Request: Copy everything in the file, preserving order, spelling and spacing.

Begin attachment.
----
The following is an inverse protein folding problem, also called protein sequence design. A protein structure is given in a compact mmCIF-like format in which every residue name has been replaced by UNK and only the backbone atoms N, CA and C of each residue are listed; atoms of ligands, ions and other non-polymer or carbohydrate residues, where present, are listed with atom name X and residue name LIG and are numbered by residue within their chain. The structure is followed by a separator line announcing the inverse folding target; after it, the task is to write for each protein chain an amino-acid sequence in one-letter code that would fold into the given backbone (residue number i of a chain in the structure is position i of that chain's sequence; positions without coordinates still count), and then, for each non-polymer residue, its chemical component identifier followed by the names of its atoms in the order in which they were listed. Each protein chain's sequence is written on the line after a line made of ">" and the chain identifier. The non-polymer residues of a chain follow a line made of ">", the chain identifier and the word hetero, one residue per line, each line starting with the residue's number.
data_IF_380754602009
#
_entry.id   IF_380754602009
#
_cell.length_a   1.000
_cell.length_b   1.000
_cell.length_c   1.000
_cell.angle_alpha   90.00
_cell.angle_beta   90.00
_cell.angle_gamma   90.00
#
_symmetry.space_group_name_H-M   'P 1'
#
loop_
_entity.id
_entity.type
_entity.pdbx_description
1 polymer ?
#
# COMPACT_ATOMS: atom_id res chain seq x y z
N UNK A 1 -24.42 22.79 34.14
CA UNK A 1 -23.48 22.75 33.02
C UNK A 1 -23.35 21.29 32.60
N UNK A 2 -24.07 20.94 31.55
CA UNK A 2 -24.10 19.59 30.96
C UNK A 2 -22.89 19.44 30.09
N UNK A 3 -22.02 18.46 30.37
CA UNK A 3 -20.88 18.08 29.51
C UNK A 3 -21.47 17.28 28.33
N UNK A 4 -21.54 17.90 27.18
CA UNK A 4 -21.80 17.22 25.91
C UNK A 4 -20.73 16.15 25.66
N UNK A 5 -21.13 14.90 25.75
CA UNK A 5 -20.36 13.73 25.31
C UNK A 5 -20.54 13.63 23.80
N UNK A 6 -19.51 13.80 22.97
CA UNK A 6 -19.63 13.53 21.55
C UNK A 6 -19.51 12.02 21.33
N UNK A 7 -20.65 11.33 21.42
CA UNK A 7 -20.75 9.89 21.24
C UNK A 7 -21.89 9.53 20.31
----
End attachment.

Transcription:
The following is an inverse protein folding problem, also called protein sequence design. A protein structure is given in a compact mmCIF-like format in which every residue name has been replaced by UNK and only the backbone atoms N, CA and C of each residue are listed; atoms of ligands, ions and other non-polymer or carbohydrate residues, where present, are listed with atom name X and residue name LIG and are numbered by residue within their chain. The structure is followed by a separator line announcing the inverse folding target; after it, the task is to write for each protein chain an amino-acid sequence in one-letter code that would fold into the given backbone (residue number i of a chain in the structure is position i of that chain's sequence; positions without coordinates still count), and then, for each non-polymer residue, its chemical component identifier followed by the names of its atoms in the order in which they were listed. Each protein chain's sequence is written on the line after a line made of ">" and the chain identifier. The non-polymer residues of a chain follow a line made of ">", the chain identifier and the word hetero, one residue per line, each line starting with the residue's number.
data_IF_380754602009
#
_entry.id   IF_380754602009
#
_cell.length_a   1.000
_cell.length_b   1.000
_cell.length_c   1.000
_cell.angle_alpha   90.00
_cell.angle_beta   90.00
_cell.angle_gamma   90.00
#
_symmetry.space_group_name_H-M   'P 1'
#
loop_
_entity.id
_entity.type
_entity.pdbx_description
1 polymer ?
#
# COMPACT_ATOMS: atom_id res chain seq x y z
N UNK A 1 -24.42 22.79 34.14
CA UNK A 1 -23.48 22.75 33.02
C UNK A 1 -23.35 21.29 32.60
N UNK A 2 -24.07 20.94 31.55
CA UNK A 2 -24.10 19.59 30.96
C UNK A 2 -22.89 19.44 30.09
N UNK A 3 -22.02 18.46 30.37
CA UNK A 3 -20.88 18.08 29.51
C UNK A 3 -21.47 17.28 28.33
N UNK A 4 -21.54 17.90 27.18
CA UNK A 4 -21.80 17.22 25.91
C UNK A 4 -20.73 16.15 25.66
N UNK A 5 -21.13 14.90 25.75
CA UNK A 5 -20.36 13.73 25.31
C UNK A 5 -20.54 13.63 23.80
N UNK A 6 -19.51 13.80 22.97
CA UNK A 6 -19.63 13.53 21.55
C UNK A 6 -19.51 12.02 21.33
N UNK A 7 -20.65 11.33 21.42
CA UNK A 7 -20.75 9.89 21.24
C UNK A 7 -21.89 9.53 20.31